The Global Vendor List contains the following information:

  • A Global Vendor List version.
  • A list of standard Purposes, including any Special Purposes.
  • A list of standard Features. Vendors can indicate that they use Features. Since they span purposes, users cannot exercise choice about any of them, but Features Vendors use should be disclosed in the CMP’s UI.
  • A list of Special Features, which are Features for which users are given an opt-in choice.
  • A list of Stack definitions.
  • A list of Vendors with assigned Vendor IDs (denoted as VendorIds in the string), the standard Purposes for which they are requesting consent, the standard Purposes they will be using on the legitimate interest legal basis, the Features they may use across declared Purposes, and the URL of their GDPR/privacy policy page. VendorIds are incrementally-assigned and not reused; deleted Vendors are just marked as deleted.
  • Vendor GET limits to inform overflow option. This provides the information needed to support Vendor’s ability to use the http GET request.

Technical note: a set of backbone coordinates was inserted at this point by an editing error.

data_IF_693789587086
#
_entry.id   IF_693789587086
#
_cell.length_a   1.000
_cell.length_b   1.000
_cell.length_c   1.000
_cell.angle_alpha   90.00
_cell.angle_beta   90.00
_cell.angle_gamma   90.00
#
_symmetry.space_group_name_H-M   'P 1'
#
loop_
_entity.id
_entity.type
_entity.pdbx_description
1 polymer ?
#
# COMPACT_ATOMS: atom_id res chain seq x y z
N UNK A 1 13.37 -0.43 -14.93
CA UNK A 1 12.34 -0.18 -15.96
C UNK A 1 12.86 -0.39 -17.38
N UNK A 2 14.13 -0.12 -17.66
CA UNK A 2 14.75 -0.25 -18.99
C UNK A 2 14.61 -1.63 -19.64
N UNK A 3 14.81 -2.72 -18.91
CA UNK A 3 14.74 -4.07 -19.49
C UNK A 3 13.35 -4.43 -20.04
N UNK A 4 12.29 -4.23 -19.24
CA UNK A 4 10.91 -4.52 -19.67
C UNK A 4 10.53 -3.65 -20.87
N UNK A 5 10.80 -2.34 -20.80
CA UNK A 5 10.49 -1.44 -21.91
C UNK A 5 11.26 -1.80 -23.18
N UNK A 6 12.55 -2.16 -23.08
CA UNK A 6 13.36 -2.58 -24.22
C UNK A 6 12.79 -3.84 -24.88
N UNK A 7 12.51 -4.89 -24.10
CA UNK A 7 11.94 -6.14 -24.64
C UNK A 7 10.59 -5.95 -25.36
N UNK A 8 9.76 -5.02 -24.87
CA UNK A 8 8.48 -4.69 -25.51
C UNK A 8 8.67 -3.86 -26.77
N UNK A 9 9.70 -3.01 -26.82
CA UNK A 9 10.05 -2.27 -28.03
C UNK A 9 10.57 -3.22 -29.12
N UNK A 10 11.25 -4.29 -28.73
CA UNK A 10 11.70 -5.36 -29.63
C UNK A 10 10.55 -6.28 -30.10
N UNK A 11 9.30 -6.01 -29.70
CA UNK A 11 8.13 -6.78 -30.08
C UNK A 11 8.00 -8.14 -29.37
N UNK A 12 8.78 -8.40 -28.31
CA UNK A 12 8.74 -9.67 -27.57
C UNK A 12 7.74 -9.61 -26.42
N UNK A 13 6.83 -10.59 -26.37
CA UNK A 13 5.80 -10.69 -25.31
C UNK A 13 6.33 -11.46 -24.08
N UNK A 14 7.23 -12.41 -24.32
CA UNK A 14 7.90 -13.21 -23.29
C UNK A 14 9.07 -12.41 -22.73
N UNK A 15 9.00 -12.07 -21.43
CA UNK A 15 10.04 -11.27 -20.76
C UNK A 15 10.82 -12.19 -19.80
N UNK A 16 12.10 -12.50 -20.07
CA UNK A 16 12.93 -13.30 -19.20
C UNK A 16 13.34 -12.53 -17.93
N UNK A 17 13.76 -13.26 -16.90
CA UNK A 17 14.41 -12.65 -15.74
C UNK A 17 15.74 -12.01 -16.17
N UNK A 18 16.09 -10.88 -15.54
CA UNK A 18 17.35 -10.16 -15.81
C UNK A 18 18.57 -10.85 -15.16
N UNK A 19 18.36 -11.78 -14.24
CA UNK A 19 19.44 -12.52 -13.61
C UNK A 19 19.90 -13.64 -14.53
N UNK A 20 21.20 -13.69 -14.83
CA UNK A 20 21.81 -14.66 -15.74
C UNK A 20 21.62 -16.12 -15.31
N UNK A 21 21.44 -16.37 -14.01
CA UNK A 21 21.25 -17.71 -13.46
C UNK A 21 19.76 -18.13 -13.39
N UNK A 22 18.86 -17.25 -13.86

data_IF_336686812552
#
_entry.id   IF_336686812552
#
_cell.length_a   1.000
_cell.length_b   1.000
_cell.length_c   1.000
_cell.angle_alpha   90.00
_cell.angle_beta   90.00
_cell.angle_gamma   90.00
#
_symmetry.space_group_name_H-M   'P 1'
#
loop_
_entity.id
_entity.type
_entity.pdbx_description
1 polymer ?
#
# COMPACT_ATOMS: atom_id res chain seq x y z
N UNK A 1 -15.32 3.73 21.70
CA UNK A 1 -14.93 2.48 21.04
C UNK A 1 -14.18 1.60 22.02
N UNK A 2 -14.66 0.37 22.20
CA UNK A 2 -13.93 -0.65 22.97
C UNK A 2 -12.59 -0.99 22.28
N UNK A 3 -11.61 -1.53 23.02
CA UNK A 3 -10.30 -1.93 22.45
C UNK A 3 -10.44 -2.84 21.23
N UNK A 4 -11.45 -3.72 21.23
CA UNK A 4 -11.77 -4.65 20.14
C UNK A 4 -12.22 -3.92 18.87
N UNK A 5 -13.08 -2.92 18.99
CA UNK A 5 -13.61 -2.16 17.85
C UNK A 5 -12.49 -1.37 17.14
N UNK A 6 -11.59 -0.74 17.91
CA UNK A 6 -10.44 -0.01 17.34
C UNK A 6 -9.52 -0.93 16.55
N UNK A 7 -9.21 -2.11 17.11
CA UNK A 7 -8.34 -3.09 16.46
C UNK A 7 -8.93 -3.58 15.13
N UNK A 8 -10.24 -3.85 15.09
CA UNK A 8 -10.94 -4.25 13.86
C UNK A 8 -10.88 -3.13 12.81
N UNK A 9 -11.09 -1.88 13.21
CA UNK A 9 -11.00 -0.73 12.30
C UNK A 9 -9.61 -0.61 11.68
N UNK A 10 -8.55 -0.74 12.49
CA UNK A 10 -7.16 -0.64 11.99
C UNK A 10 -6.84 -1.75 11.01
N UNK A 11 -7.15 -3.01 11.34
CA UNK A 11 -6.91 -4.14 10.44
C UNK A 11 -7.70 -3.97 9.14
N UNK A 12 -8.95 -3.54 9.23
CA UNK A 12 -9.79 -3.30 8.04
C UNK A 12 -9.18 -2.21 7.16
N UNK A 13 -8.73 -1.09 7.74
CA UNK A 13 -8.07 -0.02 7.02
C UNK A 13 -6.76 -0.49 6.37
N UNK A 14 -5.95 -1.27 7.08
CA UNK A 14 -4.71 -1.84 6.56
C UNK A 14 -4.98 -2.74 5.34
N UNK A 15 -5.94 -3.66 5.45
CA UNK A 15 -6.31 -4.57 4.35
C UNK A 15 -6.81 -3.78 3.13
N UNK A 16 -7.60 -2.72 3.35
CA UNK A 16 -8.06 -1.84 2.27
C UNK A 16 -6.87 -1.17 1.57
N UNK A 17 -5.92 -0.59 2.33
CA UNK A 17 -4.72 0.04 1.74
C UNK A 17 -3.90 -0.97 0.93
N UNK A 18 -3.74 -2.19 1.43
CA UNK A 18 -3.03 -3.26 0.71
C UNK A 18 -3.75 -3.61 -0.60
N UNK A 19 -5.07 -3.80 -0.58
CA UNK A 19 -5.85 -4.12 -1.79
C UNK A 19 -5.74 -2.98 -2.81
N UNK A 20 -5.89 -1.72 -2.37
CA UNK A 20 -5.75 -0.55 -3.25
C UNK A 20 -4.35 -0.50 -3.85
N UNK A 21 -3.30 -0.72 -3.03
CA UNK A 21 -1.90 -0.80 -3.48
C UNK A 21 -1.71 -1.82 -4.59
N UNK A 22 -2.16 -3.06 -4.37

You can learn more about the Global Vendor list on the IAB EU website: https://iabeurope.eu/tcf

How does the CMP provide the API?

Every consent manager MUST provide the following API function:

__tcfapi(command, version, callback, parameter)

The function __tcfapi must always be a function and cannot be any other type, even if only temporarily on initialization – the API must be able to handle calls at all times.

Secondarily, CMPs must provide a proxy for postMessage events targeted to the __tcfapi interface sent from within nested iframes. See the section on iframes for information on working with IAB SafeFrames.

What required API commands must a CMP support?

All CMPs must support four required API commands: 'getTCData', 'ping', 'addEventListener' and 'removeEventListener'.


getTCData

argument name type optional value
command string 'getTCData'
callback function function(tcData: TCData, success: boolean)
parameter int array ✔️ vendorIds